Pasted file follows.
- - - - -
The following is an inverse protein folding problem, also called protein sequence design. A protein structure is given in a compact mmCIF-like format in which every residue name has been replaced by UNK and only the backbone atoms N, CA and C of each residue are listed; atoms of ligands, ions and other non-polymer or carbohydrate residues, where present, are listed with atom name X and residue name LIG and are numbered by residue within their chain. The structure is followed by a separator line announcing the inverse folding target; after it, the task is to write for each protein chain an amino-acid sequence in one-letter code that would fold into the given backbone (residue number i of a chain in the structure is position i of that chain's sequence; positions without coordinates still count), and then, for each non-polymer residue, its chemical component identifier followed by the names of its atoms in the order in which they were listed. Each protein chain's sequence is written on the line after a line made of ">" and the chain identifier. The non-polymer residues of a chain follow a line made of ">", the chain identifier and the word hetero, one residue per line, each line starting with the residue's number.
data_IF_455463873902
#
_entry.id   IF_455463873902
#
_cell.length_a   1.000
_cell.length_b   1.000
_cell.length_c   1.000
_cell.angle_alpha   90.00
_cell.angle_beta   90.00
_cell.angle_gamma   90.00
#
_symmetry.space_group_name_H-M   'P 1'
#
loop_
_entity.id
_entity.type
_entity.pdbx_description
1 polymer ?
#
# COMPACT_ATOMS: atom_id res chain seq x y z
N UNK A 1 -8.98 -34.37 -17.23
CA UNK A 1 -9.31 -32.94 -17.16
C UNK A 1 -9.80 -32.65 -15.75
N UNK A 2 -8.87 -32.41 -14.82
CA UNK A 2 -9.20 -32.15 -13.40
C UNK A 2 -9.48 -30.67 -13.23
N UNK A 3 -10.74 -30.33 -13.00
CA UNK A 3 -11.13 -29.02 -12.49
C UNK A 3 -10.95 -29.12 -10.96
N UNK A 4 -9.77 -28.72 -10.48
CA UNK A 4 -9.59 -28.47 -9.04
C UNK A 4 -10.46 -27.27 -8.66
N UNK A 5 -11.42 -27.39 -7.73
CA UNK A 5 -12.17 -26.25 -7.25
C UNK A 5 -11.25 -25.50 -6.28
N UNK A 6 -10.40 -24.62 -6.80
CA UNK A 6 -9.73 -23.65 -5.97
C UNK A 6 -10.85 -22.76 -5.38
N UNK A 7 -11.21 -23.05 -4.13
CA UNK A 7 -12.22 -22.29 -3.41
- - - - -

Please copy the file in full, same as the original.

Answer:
The following is an inverse protein folding problem, also called protein sequence design. A protein structure is given in a compact mmCIF-like format in which every residue name has been replaced by UNK and only the backbone atoms N, CA and C of each residue are listed; atoms of ligands, ions and other non-polymer or carbohydrate residues, where present, are listed with atom name X and residue name LIG and are numbered by residue within their chain. The structure is followed by a separator line announcing the inverse folding target; after it, the task is to write for each protein chain an amino-acid sequence in one-letter code that would fold into the given backbone (residue number i of a chain in the structure is position i of that chain's sequence; positions without coordinates still count), and then, for each non-polymer residue, its chemical component identifier followed by the names of its atoms in the order in which they were listed. Each protein chain's sequence is written on the line after a line made of ">" and the chain identifier. The non-polymer residues of a chain follow a line made of ">", the chain identifier and the word hetero, one residue per line, each line starting with the residue's number.
data_IF_455463873902
#
_entry.id   IF_455463873902
#
_cell.length_a   1.000
_cell.length_b   1.000
_cell.length_c   1.000
_cell.angle_alpha   90.00
_cell.angle_beta   90.00
_cell.angle_gamma   90.00
#
_symmetry.space_group_name_H-M   'P 1'
#
loop_
_entity.id
_entity.type
_entity.pdbx_description
1 polymer ?
#
# COMPACT_ATOMS: atom_id res chain seq x y z
N UNK A 1 -8.98 -34.37 -17.23
CA UNK A 1 -9.31 -32.94 -17.16
C UNK A 1 -9.80 -32.65 -15.75
N UNK A 2 -8.87 -32.41 -14.82
CA UNK A 2 -9.20 -32.15 -13.40
C UNK A 2 -9.48 -30.67 -13.23
N UNK A 3 -10.74 -30.33 -13.00
CA UNK A 3 -11.13 -29.02 -12.49
C UNK A 3 -10.95 -29.12 -10.96
N UNK A 4 -9.77 -28.72 -10.48
CA UNK A 4 -9.59 -28.47 -9.04
C UNK A 4 -10.46 -27.27 -8.66
N UNK A 5 -11.42 -27.39 -7.73
CA UNK A 5 -12.17 -26.25 -7.25
C UNK A 5 -11.25 -25.50 -6.28
N UNK A 6 -10.40 -24.62 -6.80
CA UNK A 6 -9.73 -23.65 -5.97
C UNK A 6 -10.85 -22.76 -5.38
N UNK A 7 -11.21 -23.05 -4.13
CA UNK A 7 -12.22 -22.29 -3.41